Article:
My Crypto Exchange Has Been Hacked! What is the Tax Outcome?

crypto exchange hacked

Crypto Exchange hacks have a devastating financial impact — but can also affect your taxes. This guide will help you understand what to do at tax time after an exchange hack & potentially stolen crypto.

Cryptocurrency holders have been targeted by bad actors since the earliest days of the blockchain revolution. Cryptocurrency itself, when stored correctly, is highly secure. The decentralized nature of crypto ensures that it can be isolated and stored securely — when stored on a centralized exchange platform, however, holding crypto becomes a high-risk endeavor.

Exchanges are the target of choice for hackers. Rather than attempt to execute a 51 percent attack on a blockchain — a very difficult task — hackers prefer to target centralized cryptocurrency exchanges and, in most cases, exchange users themselves.

To date, more than $1.3 billion has been stolen from cryptocurrency exchanges. Hacks targeting exchanges are also increasing in frequency — data generated by Block Genesis reveals that 61 percent of all exchange hacks have occurred since January 2018.

An exchange hack can result in the loss of a significant amount of cryptocurrency, which may or may not be recovered. Losing crypto on an exchange has far-reaching consequences, however — what does a crypto exchange hack mean for your tax report?

Cryptocurrency Exchange Hacks and Taxation

The relatively new status of cryptocurrency as a mechanism of value storage and transfer combined with ever-evolving regulatory stances on the taxation of cryptocurrency trades makes determining the tax impact of a cryptocurrency hack a complex process.

In some cases, cryptocurrency lost in an exchange hack or fraudulent scheme can be deductible in certain scenarios. In the United States, loss from a cryptocurrency exchange hack can be defined as “theft loss” or a “capital loss,” depending on the specific circumstances of the hack.

The US Internal Revenue Service treats cryptocurrencies such as Bitcoin as “convertible virtual currencies.” This means that an exchange hack typically meets the definition of “criminal appropriation of another’s property,” allowing individuals that have been affected by an exchange hack to deduct the loss from capital assets. This deduction, however, is limited to $3,000 per year, which could potentially leave investors that lost larger amounts in an exchange hack out of luck.

Exchange Hacks and Tax in Australia

The United States has a relatively forward-leaning taxation position in regards to cryptocurrency and exchange hacks. The loss of cryptocurrency through exchange hacks in Australia can be a little bit more complicated.

Under Australian tax law, traders and holders may be able to claim a capital loss in two specific situations:

  1. The private key to a cryptocurrency wallet is lost
  2. Cryptocurrency is stolen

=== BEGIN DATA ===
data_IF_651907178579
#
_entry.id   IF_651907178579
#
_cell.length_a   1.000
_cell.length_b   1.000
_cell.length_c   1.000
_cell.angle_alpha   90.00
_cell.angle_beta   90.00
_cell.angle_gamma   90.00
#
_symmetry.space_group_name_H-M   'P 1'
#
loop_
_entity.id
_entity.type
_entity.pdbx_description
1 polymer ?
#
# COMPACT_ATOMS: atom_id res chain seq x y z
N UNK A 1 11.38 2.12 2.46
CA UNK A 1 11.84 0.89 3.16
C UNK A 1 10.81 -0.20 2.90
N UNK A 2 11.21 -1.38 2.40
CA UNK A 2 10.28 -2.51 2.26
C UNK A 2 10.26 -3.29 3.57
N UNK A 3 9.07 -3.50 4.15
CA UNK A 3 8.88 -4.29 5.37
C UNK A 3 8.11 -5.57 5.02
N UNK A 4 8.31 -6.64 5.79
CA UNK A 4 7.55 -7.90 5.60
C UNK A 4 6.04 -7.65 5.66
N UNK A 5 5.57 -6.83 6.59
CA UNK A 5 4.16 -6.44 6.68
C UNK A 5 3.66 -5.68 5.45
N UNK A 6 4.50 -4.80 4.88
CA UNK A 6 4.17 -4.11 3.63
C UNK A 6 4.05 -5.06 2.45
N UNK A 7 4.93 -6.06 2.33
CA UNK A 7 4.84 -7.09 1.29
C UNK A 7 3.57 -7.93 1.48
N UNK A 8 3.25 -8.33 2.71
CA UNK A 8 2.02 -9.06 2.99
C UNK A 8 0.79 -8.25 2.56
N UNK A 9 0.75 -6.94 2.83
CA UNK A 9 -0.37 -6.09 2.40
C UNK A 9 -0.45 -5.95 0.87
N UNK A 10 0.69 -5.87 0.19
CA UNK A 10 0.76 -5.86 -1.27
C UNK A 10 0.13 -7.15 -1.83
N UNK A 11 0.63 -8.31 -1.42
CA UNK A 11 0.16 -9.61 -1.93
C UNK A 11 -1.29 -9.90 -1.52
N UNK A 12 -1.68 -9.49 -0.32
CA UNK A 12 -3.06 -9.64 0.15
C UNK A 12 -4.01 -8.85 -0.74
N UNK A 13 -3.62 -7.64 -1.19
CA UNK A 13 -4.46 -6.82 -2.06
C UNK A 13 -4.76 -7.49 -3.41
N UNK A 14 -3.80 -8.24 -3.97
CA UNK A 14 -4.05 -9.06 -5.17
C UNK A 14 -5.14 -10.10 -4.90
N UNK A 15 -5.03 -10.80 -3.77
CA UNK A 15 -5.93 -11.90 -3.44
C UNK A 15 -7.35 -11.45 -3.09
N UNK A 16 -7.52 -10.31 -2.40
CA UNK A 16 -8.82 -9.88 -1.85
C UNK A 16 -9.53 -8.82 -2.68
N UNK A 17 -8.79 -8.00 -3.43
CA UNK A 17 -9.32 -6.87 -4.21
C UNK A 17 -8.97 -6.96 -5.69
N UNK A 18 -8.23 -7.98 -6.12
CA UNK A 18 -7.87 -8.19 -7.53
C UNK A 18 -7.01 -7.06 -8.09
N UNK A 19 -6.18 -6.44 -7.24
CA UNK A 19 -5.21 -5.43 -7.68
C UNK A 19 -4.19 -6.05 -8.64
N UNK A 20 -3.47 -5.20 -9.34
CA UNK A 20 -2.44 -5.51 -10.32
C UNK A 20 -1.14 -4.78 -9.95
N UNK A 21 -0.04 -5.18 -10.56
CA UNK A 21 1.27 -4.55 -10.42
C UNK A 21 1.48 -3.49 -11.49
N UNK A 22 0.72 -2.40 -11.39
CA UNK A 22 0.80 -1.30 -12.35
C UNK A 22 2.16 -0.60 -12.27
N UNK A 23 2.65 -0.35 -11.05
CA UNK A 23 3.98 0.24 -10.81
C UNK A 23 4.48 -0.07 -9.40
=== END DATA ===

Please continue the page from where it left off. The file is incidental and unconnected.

The ATO appears to understand the complex nature of cryptocurrencies in this regard, but it’s important to note that capital or trading loss claims made on these criteria must be submitted with extensive evidence to support it.

In the case of a lost private key, the owner must provide the dates when the private key was acquired and lost, and the wallet address itself, along with proof that the wallet was indeed owned by the claimant.

In the case of a cryptocurrency exchange hack, the claimant must be able to verify that they own the wallet on the exchange that was hacked. This can be proven relatively easily for exchanges that allow users to link identity information. In the case of no-KYC exchanges, claimants will need to prove that they own the wallet in question by providing transactions that link the wallet to their identity.

Why It’s Important to Engage a Professional if You’ve Been Hacked

Keeping track of your cryptocurrency trades in order to file a tax report can be a relatively simple process when using crypto tax software, but the added complexity of a cryptocurrency exchange hack loss claim in Australia can turn a simple report into a major headache.

If you’ve become the victim of a cryptocurrency exchange hack, it’s important to investigate all of the options available to you that could potentially help you recover your capital. Whether or not you qualify for a capital loss deduction for the hack can be an extremely complex determination.

It’s best engage the services of a professional tax accounting firm that specializes in cryptocurrency tax in Australia to ensure you’ve got everything straight before you submit your crypto tax return. If you’re looking for tax guidance on how to move forward after a cryptocurrency exchange hack, get in touch with Fullstack today.

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Stuart Reynolds is the founder of Fullstack Advisory, an award-winning accounting firm for businesses leading the future. He is a 3rd generation accountant who specialises in tech & online companies.

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